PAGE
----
25 Nov 2016, Diary of a batman

25 November 2016 entry: ‘Diary of a batman’
I am beginning a series of nature blogs as a way to combine my interest in nature with my need for a creative outlet (rather than dust off my guitar, which is not very ‘naturey’). I will call these blogs simply ‘diary of a batman’, which is of course borrowed from the hit album ‘Diary of a Madman’ by Ozzy Osbourne – kind of fitting for an odd bat biologist raised in the UK on heavy metal music of the early 1980s. I have considered calling it ‘against the grain’, a term that can characterize the life of a bat biologist, which is often isolating/insular and can be pretty lonely. Please note I will mostly use common names when referring to plants and animals, and please excuse any typos, grammatical errors, or mistaken names, places etc that will probably pervade my blogs.

My 1st blog focuses on an upcoming field trip where on Monday, 28 November 2016, the San Diego Natural History Museum (SDNHM) birds and mammals (BnM) department embarks on a Grinnellian resurvey of an eastern portion of the Mojave National Preserve. Specifically, we will be near a site called ‘South Granite Well’ located north of I-40 (Essex) and east of the Providence Mountains. This site is characterized by an odd plateau like geological feature – some of our research target areas include Borrego Canyon, Cave Spring, and an isolated cattle trough that I will be mist netting at for bats. Our team this time around consists of Mr. Phil Unitt (curator of the SDNHM BnM dept), Mr. Scott Tremor (SDNHM mammologist), Dr. Howard Thomas (SDNHM research associate and published east coast mammologist – and Vietnam veteran dog handler, which is particularly cool in my opinion), Ms. Leah Squires (ornithologist and Mr. Unitt’s field assistant), and myself (SDNHM bat specialist).

This is my 1st field trip on this project. The SDNHM BnM team have been on several field trips in 2016 and have already observed what appear to be significant changes from the era of the Grinnell survey team. In particular, in this area is the noticeable reduction of Pinon-Juniper habitat and a very large increase in Joshua Trees – a species apparently declining in southern California but not here in the eastern Mojave. There have been unexpected bird observations, most notably the presence of what appears to be a good population of the Gilded Flicker. This is a rare species endangered in California, but they appear to be undergoing a westward expansion from Arizona into these parts, or so the ornithologists suggest. At this time of year (dead of winter) I am only hopeful that there may be a few western pipistrelles and California myotis active and nettable at the trough, but there is also the extremely exciting potential to catch a spotted bat – known to visit isolated water sources in the high desert – but not sure about here in late November….fingers crossed. Perhaps even more exciting to me is the prospect of seeing the American Porcupine – a species known from these parts and very cool, cute, and cuddly-‘looking’ – of course they would not be very cuddly.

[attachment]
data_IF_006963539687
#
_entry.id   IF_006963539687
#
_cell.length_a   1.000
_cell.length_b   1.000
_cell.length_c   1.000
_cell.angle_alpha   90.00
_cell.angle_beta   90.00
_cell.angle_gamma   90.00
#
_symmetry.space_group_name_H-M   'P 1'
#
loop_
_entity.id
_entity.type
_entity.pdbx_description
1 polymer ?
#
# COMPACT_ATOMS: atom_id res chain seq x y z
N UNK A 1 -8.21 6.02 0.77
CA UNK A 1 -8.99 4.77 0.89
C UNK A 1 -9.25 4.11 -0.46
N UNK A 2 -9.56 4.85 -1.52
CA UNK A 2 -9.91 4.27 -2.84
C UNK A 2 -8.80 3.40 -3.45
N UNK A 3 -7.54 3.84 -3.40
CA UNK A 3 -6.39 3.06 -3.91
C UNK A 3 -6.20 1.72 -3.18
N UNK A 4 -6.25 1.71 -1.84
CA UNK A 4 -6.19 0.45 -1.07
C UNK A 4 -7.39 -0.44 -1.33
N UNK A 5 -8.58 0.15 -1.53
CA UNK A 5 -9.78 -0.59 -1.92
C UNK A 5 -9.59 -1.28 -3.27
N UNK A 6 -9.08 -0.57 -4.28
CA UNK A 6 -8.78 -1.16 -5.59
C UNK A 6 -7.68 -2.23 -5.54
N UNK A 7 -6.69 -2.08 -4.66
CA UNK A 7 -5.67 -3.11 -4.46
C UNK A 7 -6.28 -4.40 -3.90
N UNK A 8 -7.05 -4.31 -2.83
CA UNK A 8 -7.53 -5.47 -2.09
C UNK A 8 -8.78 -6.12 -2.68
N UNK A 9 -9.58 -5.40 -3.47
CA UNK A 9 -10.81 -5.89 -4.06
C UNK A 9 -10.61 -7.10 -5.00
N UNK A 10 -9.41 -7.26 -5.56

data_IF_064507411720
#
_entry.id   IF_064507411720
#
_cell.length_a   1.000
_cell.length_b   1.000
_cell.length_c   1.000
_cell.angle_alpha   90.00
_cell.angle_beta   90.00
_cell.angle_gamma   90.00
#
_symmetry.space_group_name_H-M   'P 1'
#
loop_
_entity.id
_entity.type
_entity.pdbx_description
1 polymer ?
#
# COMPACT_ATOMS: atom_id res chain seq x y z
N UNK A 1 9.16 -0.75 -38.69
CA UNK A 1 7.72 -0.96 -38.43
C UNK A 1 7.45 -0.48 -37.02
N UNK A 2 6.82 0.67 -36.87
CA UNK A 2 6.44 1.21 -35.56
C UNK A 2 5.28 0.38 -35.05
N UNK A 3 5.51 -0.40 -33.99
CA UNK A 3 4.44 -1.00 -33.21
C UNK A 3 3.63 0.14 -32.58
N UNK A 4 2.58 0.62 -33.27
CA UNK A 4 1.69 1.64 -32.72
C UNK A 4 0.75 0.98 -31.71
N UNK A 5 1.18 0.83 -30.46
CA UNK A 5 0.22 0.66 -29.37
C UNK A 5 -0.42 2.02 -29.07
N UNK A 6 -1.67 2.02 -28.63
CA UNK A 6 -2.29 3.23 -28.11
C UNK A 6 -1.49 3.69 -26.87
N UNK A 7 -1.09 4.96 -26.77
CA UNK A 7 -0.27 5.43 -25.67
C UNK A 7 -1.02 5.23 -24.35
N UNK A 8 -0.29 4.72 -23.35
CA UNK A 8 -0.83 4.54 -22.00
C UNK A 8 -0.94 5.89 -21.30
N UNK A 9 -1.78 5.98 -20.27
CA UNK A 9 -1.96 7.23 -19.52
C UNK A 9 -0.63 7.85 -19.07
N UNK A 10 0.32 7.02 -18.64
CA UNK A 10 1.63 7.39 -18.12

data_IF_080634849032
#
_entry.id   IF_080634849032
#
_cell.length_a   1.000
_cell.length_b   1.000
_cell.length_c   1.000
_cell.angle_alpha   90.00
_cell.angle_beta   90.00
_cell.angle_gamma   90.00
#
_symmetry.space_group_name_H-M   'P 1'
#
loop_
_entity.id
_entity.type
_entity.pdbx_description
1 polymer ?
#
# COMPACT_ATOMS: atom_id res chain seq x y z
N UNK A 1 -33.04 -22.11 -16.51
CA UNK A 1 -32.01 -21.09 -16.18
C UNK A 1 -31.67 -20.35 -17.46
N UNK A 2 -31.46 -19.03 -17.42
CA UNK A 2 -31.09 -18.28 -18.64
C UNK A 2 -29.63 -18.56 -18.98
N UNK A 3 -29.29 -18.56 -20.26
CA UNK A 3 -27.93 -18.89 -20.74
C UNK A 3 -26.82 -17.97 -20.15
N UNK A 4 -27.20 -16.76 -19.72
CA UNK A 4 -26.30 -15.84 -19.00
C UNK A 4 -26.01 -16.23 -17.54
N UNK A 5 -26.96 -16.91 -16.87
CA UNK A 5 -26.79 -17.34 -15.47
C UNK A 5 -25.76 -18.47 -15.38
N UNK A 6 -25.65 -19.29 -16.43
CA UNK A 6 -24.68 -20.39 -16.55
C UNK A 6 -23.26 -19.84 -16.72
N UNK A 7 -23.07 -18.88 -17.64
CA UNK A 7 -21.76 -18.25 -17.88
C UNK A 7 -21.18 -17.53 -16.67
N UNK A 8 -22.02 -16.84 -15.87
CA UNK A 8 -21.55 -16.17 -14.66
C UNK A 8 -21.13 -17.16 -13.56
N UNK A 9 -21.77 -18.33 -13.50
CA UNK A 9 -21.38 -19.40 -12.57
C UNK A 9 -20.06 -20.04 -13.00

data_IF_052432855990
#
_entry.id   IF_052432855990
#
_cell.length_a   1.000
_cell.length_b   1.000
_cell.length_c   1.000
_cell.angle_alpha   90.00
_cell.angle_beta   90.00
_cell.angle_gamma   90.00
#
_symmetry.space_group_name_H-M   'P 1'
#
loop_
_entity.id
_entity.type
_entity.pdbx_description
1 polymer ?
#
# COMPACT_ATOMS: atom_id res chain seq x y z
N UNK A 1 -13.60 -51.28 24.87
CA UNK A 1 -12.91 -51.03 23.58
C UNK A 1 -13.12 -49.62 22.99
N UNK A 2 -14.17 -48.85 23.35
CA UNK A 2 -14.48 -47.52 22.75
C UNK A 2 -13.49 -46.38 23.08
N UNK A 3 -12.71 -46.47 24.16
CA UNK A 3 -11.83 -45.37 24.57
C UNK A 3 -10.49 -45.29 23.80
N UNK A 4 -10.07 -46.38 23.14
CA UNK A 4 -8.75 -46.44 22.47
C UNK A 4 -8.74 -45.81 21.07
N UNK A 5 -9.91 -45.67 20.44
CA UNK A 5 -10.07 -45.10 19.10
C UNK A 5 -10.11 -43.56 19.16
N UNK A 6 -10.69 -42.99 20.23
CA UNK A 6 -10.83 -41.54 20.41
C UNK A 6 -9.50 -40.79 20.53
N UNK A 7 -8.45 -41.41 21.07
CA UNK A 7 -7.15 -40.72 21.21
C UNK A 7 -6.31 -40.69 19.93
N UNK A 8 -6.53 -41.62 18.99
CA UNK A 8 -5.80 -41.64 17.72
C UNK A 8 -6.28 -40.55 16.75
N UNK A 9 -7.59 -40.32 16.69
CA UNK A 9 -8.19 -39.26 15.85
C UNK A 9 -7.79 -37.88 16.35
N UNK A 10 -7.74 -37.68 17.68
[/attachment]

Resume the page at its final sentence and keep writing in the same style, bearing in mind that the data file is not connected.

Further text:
Publicado por dcstokes dcstokes, 25 de noviembre de 2016

Comentarios

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Very cool! Looking forward to learning about your findings in the preserve!

Publicado por cabrillonationalm... hace casi 4 años (Marca)
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Thanks for checking it out!

Publicado por dcstokes hace casi 4 años (Marca)

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